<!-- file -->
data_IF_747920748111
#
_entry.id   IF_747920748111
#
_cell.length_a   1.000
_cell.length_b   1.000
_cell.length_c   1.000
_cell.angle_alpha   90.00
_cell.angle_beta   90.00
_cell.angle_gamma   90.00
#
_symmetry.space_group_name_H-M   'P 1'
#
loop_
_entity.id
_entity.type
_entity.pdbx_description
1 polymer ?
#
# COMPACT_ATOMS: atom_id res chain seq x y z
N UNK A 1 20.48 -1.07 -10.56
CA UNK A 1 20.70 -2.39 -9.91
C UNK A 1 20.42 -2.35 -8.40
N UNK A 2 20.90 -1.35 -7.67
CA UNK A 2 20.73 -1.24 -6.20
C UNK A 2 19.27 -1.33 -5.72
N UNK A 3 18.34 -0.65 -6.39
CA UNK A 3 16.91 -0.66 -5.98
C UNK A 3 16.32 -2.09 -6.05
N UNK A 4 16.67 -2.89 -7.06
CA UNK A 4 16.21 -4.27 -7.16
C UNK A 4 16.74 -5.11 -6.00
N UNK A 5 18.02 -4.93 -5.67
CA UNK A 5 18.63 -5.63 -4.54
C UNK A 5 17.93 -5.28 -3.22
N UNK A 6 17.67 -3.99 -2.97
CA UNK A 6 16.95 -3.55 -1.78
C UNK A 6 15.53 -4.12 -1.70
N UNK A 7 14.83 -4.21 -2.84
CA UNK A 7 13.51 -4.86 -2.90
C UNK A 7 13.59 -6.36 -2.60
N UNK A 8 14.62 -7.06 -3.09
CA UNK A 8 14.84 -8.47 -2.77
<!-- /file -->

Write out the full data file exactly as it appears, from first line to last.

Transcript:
data_IF_747920748111
#
_entry.id   IF_747920748111
#
_cell.length_a   1.000
_cell.length_b   1.000
_cell.length_c   1.000
_cell.angle_alpha   90.00
_cell.angle_beta   90.00
_cell.angle_gamma   90.00
#
_symmetry.space_group_name_H-M   'P 1'
#
loop_
_entity.id
_entity.type
_entity.pdbx_description
1 polymer ?
#
# COMPACT_ATOMS: atom_id res chain seq x y z
N UNK A 1 20.48 -1.07 -10.56
CA UNK A 1 20.70 -2.39 -9.91
C UNK A 1 20.42 -2.35 -8.40
N UNK A 2 20.90 -1.35 -7.67
CA UNK A 2 20.73 -1.24 -6.20
C UNK A 2 19.27 -1.33 -5.72
N UNK A 3 18.34 -0.65 -6.39
CA UNK A 3 16.91 -0.66 -5.98
C UNK A 3 16.32 -2.09 -6.05
N UNK A 4 16.67 -2.89 -7.06
CA UNK A 4 16.21 -4.27 -7.16
C UNK A 4 16.74 -5.11 -6.00
N UNK A 5 18.02 -4.93 -5.67
CA UNK A 5 18.63 -5.63 -4.54
C UNK A 5 17.93 -5.28 -3.22
N UNK A 6 17.67 -3.99 -2.97
CA UNK A 6 16.95 -3.55 -1.78
C UNK A 6 15.53 -4.12 -1.70
N UNK A 7 14.83 -4.21 -2.84
CA UNK A 7 13.51 -4.86 -2.90
C UNK A 7 13.59 -6.36 -2.60
N UNK A 8 14.62 -7.06 -3.09
CA UNK A 8 14.84 -8.47 -2.77